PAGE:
Eaton launches Bluetooth Mesh based residential smart SSL portfolio

Feb. 27, 2018
The Halo Home family of smart lighting products includes basic LED luminaires equipped with Bluetooth Mesh technology along with controls and a bridge for Internet connectivity.

The Halo Home family of smart lighting products includes basic LED luminaires equipped with Bluetooth Mesh technology along with controls and a bridge for Internet connectivity.

Eaton’s lighting business unit has launched the Halo Home family of smart LED lighting products designed specifically for residential applications. The new connected solid-state lighting (SSL) portfolio utilizes the new Bluetooth Mesh technology enabling smartphones, PCs, and tablets to communicate directly with the luminaires. Moreover, an optional wireless bridge enables access to such a home SSL installation over the Internet and also enables control of the lighting via a product such as the Amazon Echo. And the Halo Home concept goes beyond on/off control and dimming to support tunable lighting.

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To date, Eaton has only used Bluetooth wireless technology in some specialized lighting-centric products that relied on direct communication between a smart device and the product. Of course, Bluetooth was not truly capable of broader usage in connected SSL systems until the Bluetooth Mesh standard arrived on the scene in July 2017. That standard was driven in part by the lighting sector and we recently ran a feature article that described how the networking stack is specifically a good match for connected systems and the Internet of Things (IoT).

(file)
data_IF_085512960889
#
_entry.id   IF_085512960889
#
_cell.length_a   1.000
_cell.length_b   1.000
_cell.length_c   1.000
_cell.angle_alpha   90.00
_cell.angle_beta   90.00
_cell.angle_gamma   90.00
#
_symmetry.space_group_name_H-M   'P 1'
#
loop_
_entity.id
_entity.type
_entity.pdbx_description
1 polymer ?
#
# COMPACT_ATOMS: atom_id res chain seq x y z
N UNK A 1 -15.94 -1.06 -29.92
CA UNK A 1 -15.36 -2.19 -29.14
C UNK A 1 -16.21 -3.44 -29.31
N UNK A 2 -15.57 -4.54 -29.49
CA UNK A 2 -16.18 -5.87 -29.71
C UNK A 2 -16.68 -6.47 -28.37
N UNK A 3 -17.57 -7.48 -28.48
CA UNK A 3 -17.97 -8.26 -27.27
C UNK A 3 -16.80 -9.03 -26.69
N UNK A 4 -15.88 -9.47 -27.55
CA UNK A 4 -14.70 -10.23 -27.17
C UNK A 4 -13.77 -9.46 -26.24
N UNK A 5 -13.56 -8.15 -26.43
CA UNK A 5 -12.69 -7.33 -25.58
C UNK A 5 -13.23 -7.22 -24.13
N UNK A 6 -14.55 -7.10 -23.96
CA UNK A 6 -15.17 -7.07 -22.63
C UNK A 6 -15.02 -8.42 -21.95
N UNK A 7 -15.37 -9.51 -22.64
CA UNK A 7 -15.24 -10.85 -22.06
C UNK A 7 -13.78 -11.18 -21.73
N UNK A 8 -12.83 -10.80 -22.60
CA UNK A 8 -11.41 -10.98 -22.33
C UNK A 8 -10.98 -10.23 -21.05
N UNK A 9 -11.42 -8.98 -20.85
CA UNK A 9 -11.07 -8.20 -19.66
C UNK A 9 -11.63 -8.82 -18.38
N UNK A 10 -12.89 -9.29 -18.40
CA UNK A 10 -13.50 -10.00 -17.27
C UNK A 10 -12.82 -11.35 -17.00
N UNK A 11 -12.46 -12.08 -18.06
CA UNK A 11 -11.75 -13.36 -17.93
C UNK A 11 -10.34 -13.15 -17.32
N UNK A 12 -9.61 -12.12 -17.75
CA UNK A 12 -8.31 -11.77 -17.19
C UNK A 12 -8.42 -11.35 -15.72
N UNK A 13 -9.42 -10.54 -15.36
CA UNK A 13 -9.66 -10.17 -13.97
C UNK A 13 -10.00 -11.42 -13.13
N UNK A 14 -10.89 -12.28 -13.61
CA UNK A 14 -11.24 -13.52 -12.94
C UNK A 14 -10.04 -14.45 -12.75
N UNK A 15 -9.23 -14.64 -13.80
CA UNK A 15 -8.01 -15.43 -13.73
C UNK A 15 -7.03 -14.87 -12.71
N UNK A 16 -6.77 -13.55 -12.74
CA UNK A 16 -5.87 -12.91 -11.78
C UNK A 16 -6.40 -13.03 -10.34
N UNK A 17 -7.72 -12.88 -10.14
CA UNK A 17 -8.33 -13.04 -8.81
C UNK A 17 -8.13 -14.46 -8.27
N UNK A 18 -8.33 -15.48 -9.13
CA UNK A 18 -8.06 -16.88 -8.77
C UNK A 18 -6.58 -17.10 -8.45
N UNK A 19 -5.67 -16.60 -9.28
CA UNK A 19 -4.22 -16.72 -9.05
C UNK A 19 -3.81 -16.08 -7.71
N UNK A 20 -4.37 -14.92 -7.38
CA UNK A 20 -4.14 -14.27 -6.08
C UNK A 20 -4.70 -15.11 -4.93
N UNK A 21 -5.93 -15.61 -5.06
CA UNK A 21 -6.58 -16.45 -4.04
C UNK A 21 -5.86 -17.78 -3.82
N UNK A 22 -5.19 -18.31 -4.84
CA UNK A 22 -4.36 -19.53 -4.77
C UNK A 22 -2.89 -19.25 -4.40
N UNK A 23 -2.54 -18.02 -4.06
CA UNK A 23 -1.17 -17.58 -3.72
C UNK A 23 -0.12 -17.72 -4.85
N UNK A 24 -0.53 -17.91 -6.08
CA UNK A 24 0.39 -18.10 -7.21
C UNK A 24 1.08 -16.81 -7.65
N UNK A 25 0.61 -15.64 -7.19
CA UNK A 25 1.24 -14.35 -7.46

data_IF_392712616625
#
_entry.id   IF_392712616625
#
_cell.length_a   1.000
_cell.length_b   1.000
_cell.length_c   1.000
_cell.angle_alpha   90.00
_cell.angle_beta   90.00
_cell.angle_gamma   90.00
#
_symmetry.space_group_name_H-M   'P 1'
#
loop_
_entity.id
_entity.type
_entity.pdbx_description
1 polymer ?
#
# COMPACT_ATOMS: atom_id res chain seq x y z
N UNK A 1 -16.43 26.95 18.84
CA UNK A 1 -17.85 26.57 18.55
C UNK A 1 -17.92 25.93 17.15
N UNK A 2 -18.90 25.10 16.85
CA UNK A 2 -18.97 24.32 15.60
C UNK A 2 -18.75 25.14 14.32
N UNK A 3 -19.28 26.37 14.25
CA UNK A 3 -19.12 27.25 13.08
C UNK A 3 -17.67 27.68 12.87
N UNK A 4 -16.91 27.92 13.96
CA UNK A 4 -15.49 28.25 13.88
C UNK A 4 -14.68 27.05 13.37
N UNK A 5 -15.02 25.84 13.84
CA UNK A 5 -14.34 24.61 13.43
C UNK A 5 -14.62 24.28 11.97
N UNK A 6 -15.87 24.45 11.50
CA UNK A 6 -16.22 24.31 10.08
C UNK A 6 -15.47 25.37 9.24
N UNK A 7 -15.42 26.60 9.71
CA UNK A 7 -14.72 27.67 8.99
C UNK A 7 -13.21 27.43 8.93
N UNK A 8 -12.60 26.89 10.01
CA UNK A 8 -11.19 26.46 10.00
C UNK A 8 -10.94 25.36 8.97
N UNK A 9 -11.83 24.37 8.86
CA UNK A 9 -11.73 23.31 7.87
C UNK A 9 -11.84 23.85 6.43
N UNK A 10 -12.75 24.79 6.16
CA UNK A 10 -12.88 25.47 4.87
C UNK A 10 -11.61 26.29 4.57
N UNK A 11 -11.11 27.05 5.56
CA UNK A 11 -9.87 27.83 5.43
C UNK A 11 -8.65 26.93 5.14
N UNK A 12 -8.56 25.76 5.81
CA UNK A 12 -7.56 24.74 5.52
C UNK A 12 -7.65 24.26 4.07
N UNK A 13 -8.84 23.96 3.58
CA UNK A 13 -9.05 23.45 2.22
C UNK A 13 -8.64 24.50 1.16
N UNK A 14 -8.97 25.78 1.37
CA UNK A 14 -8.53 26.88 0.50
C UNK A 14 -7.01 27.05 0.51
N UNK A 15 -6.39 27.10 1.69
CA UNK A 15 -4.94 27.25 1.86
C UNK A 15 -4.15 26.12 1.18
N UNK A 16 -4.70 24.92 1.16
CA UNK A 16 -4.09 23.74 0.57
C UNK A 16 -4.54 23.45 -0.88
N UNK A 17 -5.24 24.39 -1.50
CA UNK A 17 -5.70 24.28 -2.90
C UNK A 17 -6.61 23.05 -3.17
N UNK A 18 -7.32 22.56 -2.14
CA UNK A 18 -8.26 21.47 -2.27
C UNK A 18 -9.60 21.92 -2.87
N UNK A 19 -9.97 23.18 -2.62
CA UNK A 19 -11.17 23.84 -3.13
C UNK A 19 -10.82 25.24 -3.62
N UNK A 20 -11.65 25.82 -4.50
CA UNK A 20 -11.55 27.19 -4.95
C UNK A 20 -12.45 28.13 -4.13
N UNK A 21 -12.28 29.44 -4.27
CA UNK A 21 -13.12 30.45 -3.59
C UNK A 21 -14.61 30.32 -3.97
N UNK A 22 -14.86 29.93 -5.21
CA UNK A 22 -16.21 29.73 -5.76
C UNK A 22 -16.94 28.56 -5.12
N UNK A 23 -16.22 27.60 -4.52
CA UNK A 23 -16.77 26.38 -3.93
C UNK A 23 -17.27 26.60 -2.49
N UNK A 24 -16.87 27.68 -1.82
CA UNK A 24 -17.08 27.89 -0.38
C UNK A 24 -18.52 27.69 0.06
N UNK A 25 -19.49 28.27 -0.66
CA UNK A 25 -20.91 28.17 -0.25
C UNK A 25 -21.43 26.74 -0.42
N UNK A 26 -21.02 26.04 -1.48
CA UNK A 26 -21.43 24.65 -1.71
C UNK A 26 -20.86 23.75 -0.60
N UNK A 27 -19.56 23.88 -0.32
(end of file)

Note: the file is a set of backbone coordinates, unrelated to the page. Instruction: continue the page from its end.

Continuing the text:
Residential and Bluetooth

Eaton Lighting’s Residential Solutions unit certainly saw the mesh technology as a good match for a complete portfolio of products that would match the wide set of lighting needs in a home. The initial offering includes Smart LED Downlights in a couple of different form factors (see nearby photo), and an Outdoor Security Smart LED Floodlight that is said to be coming soon. The initial control offering is the Anyplace Bluetooth Dimmer Switch that delivers a legacy-like control experience, and the aforementioned Internet Access Bridge. But clearly Eaton plans much more, and the system should work with products from other vendors that achieve full Bluetooth Mesh compliance.

Eaton’s new Halo Home connected smart lighting offerings include downlights (shown), among other SSL products, that rely on Bluetooth Mesh wireless technology and can be controlled via mobile apps.

“Halo Home is a unique approach to smart lighting. Where many in the lighting industry have taken a switch, bulb, or fixture and made it wireless, we have built the Halo Home system through the eyes of the consumer, to provide a superior connected experience,” said Brad Paine, vice president and general manager of Residential Solutions. “Homeowners think about their lighting in terms of rooms or spaces, with each room consisting of multiple lighting products: controls, fixtures, and lamps. Halo Home offers a complete package of integrated Bluetooth products that all work seamlessly together, whereas most other systems only offer a dimmer or a light bulb.”